From observing my images taken during a single water drop, I identified seven stages of the sequence. This post is the third stage of seven in the Water Drop Sequence:
Water Drop Photography Sequence: Stage 3/7
1. The Crown – The first splash that looks like a crown or bowl, and can have far-reaching tentacles
2. The Vortex – The black hole produced by the plunging drop that pushes the water down
3. The Pinnacle – The tall tower of water that springs back up from the vortex as a rebound from the falling drop
4. The HooDoo – The drop that forms and balances on the tip of the pinnacle
5. The Sphere – The drop that separates from the pinnacle and floats in mid air
6. The Coil – The tight rings that form in the center of the ripples, just before the drop falls back down
7. The Bubble – The final drop sinks, then floats up to form one final bubble on the surface
This blog post is all about “climbing the pinnacle.”
The “pinnacle” is the third stage of the splash sequence that occurs when you release a drop of water into a dish or pan of water. First the initial splash occurs (see previous CROWN post) then the water falls into a vortex, and now in stage 3, a small narrow pinnacle of water emerges and builds up into a beautiful tower. Each pinnacle is unique and amazing. It is fun to see the little baby pinnacle peak its head out of the vortex and grow immediately upward. As the pinnacle reaches it top height, a drop forms at the top. In the next stage, I will show how the drop balances briefly at the top of the pinnacle before separating itself and floating up in mid air. Can you tell I love analyzing the beauty in these water drops. Macro photography is fascinating and affordable! See my previous post for links to Macro Extension Tubes you can add to your DSLR lens and get started! Here is my Water Drop Photography Tutorial: http://www.carynesplin.com/7-amazing-tips-for-shooting-water-drops/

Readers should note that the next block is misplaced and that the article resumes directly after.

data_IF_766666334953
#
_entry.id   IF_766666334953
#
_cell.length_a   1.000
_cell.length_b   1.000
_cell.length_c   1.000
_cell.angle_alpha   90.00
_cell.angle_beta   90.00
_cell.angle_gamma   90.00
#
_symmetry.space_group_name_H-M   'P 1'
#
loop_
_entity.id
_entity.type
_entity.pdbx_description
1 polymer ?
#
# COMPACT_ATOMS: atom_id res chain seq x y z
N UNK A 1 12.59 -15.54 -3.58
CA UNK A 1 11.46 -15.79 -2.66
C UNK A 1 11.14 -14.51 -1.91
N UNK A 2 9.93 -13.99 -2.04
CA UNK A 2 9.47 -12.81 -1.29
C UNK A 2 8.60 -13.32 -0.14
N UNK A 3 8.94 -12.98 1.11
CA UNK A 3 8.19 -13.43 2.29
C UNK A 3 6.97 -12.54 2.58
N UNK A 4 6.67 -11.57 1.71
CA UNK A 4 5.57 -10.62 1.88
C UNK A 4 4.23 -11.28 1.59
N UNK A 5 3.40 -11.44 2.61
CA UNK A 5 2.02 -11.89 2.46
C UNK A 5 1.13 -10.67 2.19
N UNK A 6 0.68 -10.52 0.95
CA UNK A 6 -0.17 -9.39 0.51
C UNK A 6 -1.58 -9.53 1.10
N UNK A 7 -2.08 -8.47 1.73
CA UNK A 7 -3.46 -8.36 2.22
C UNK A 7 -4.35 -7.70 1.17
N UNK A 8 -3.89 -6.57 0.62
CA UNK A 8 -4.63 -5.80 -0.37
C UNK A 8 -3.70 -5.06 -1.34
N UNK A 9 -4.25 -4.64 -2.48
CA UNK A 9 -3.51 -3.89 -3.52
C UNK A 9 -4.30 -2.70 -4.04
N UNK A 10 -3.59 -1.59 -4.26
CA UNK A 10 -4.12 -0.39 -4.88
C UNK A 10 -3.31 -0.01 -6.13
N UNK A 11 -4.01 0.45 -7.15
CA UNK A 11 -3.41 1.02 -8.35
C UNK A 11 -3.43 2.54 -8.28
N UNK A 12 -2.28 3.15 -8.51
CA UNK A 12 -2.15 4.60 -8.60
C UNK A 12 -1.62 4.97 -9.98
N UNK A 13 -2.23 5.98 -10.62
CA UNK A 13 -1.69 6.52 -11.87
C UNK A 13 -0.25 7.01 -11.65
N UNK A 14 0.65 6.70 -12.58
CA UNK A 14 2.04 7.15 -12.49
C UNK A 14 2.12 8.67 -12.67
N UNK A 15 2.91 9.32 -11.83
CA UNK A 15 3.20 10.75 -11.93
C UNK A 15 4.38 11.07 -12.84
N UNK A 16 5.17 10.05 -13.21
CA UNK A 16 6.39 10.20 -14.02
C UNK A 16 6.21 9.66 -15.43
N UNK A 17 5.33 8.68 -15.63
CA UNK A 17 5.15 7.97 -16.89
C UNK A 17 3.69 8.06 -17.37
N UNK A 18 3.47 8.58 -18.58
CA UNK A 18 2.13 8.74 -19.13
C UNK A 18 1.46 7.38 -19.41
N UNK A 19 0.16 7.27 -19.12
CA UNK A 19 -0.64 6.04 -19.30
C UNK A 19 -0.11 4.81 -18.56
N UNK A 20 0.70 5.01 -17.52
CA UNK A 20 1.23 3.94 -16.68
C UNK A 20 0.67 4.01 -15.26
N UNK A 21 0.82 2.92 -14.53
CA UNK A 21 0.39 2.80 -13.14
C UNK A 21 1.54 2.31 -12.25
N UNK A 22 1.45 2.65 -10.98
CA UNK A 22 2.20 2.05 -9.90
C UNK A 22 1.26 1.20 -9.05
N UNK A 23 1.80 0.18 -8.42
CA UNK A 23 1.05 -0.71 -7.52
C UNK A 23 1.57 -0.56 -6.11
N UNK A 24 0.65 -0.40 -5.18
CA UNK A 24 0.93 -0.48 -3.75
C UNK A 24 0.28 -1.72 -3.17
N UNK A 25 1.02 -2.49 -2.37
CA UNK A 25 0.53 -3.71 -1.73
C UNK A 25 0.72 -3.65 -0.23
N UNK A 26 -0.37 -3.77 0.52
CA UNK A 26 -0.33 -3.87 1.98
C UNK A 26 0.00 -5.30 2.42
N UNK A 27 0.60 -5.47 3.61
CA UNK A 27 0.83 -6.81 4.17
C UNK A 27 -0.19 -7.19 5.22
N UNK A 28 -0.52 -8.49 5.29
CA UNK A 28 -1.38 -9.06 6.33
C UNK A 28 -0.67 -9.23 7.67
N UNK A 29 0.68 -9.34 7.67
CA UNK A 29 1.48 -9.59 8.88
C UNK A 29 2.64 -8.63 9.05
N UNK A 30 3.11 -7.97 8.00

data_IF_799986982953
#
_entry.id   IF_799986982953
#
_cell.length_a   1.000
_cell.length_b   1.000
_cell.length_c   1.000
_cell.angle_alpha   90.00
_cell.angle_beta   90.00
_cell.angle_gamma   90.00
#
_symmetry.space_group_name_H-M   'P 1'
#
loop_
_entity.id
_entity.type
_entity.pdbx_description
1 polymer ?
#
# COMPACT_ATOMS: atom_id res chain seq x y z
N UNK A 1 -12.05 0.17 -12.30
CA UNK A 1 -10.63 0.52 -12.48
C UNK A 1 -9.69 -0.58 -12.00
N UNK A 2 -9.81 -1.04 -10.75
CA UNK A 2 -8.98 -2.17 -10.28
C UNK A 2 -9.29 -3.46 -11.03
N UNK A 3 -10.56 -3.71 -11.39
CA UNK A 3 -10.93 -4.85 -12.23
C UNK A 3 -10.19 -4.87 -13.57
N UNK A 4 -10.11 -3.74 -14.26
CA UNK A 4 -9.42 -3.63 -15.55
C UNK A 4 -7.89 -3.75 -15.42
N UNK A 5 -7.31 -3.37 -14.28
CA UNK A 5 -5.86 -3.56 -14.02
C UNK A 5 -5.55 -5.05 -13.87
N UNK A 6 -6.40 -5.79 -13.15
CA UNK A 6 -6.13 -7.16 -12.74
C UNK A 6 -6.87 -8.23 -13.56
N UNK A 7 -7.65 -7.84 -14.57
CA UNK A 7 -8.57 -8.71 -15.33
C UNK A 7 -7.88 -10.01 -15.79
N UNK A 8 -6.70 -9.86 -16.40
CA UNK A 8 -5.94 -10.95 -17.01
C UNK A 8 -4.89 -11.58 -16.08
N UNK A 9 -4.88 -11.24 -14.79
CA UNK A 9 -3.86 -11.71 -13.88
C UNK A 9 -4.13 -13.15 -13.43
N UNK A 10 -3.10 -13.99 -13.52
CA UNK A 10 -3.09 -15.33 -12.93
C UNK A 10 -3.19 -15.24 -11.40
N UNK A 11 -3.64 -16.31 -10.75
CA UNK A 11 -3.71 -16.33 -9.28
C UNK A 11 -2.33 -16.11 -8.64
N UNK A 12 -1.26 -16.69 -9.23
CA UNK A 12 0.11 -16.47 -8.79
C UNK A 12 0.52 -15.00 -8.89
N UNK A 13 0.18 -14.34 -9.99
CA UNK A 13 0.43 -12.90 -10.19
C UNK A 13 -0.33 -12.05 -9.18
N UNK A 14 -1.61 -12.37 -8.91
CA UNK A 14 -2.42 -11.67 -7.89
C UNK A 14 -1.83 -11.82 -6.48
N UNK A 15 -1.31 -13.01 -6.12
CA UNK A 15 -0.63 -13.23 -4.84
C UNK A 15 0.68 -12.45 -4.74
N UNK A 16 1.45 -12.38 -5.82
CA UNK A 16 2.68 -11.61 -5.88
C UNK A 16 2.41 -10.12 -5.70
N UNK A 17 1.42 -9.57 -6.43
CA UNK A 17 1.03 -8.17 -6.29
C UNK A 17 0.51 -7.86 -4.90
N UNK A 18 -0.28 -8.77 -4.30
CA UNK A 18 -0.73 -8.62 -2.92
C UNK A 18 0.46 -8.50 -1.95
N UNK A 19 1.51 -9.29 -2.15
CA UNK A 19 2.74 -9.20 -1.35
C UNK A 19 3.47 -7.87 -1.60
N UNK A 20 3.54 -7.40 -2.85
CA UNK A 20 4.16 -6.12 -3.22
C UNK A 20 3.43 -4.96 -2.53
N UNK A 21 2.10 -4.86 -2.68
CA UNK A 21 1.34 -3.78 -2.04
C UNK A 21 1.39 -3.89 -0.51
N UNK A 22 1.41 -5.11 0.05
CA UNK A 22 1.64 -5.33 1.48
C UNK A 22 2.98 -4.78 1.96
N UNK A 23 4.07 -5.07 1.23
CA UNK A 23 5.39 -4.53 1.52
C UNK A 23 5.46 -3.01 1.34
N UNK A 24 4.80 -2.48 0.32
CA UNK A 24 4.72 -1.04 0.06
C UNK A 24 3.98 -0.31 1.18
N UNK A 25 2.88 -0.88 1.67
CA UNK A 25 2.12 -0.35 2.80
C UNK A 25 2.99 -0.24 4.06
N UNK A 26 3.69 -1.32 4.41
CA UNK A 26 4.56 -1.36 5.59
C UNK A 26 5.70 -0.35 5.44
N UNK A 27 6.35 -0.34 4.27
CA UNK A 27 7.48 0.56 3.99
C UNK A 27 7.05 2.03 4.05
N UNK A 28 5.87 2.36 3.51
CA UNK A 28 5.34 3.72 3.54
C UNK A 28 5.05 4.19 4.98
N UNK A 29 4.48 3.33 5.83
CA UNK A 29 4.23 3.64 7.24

Check out the video at the bottom of this post to see a water drop in slow motion. I will be posting more water drop images from the subsequent stages every few days.
NOTE: If you would like an email notification when I add a new blog post, you may SUBSCRIBE at the top right of my blog page.
Watch this YouTube video to see the process of a water drop in slow motion. You can see each stage of the sequence. Stay tuned for more water drop images in the next few posts.
NOTE: If you would like an email notification when I add a new blog post, you may SUBSCRIBE at the top right of my blog page..
Also, see my Water Drop Photography Tutorial here: http://www.carynesplin.com/7-amazing-tips-for-shooting-water-drops/